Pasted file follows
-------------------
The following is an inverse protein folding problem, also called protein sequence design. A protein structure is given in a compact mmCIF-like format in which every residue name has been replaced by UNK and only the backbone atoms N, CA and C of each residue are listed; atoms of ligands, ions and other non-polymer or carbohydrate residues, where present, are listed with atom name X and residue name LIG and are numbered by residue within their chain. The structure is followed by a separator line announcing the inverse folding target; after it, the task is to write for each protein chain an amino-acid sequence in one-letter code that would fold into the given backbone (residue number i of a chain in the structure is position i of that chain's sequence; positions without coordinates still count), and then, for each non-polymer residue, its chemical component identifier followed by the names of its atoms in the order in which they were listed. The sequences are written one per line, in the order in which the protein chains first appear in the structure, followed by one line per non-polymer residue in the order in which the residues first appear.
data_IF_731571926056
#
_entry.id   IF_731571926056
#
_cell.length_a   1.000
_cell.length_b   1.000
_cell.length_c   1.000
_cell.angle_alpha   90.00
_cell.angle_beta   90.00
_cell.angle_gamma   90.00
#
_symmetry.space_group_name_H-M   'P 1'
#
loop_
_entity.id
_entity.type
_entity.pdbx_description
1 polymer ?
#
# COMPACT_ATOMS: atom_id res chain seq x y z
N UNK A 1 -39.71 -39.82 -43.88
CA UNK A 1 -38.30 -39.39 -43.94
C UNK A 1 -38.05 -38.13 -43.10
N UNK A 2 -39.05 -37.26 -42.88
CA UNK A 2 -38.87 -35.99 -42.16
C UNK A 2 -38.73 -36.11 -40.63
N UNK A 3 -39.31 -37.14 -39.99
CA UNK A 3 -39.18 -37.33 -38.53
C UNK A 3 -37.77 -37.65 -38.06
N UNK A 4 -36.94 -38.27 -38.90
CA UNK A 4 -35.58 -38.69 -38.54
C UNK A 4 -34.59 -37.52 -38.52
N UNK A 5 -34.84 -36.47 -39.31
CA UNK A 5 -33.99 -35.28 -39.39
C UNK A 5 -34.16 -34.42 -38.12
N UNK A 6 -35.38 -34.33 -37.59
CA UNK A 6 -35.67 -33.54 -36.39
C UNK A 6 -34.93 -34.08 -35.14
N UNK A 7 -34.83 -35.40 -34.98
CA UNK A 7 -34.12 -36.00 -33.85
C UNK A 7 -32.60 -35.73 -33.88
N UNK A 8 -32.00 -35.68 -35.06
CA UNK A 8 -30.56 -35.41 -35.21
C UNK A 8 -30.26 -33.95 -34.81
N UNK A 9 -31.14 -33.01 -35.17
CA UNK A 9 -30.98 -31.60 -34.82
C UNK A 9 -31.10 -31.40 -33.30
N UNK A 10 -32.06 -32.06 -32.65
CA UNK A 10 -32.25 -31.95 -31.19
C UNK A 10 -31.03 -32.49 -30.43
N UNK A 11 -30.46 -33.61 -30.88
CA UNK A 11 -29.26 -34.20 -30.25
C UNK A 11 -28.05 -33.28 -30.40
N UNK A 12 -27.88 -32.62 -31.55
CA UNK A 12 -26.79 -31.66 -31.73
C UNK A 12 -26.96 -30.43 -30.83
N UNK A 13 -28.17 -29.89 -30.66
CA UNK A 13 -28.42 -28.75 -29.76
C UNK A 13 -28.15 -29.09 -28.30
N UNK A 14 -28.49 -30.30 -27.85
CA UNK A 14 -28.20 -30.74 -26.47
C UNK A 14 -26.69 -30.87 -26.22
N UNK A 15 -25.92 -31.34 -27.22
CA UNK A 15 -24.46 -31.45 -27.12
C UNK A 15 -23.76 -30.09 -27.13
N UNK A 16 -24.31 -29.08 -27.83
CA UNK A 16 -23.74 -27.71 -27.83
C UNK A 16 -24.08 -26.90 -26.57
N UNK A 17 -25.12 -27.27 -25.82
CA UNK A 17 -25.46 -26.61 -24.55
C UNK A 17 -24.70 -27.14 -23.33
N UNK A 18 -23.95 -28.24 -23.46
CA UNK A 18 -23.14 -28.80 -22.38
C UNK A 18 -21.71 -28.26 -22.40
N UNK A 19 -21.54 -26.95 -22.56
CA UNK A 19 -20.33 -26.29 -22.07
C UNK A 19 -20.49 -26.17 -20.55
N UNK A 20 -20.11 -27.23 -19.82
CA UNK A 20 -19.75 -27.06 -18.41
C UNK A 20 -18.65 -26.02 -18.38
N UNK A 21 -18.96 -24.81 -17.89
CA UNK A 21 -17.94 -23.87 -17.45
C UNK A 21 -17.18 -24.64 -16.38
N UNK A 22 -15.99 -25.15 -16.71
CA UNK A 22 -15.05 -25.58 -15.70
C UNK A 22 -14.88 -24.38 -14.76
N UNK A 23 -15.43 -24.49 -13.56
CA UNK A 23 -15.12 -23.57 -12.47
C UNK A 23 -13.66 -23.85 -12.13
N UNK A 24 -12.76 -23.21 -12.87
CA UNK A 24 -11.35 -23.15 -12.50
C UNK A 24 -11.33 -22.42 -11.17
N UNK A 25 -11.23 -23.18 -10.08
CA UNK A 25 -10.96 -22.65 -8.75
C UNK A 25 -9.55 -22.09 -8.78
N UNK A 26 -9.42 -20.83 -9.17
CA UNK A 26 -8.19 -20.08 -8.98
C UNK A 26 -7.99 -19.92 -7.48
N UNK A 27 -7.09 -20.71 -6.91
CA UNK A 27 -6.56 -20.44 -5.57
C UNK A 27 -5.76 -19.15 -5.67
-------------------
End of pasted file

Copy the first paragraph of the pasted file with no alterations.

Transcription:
The following is an inverse protein folding problem, also called protein sequence design. A protein structure is given in a compact mmCIF-like format in which every residue name has been replaced by UNK and only the backbone atoms N, CA and C of each residue are listed; atoms of ligands, ions and other non-polymer or carbohydrate residues, where present, are listed with atom name X and residue name LIG and are numbered by residue within their chain. The structure is followed by a separator line announcing the inverse folding target; after it, the task is to write for each protein chain an amino-acid sequence in one-letter code that would fold into the given backbone (residue number i of a chain in the structure is position i of that chain's sequence; positions without coordinates still count), and then, for each non-polymer residue, its chemical component identifier followed by the names of its atoms in the order in which they were listed. The sequences are written one per line, in the order in which the protein chains first appear in the structure, followed by one line per non-polymer residue in the order in which the residues first appear.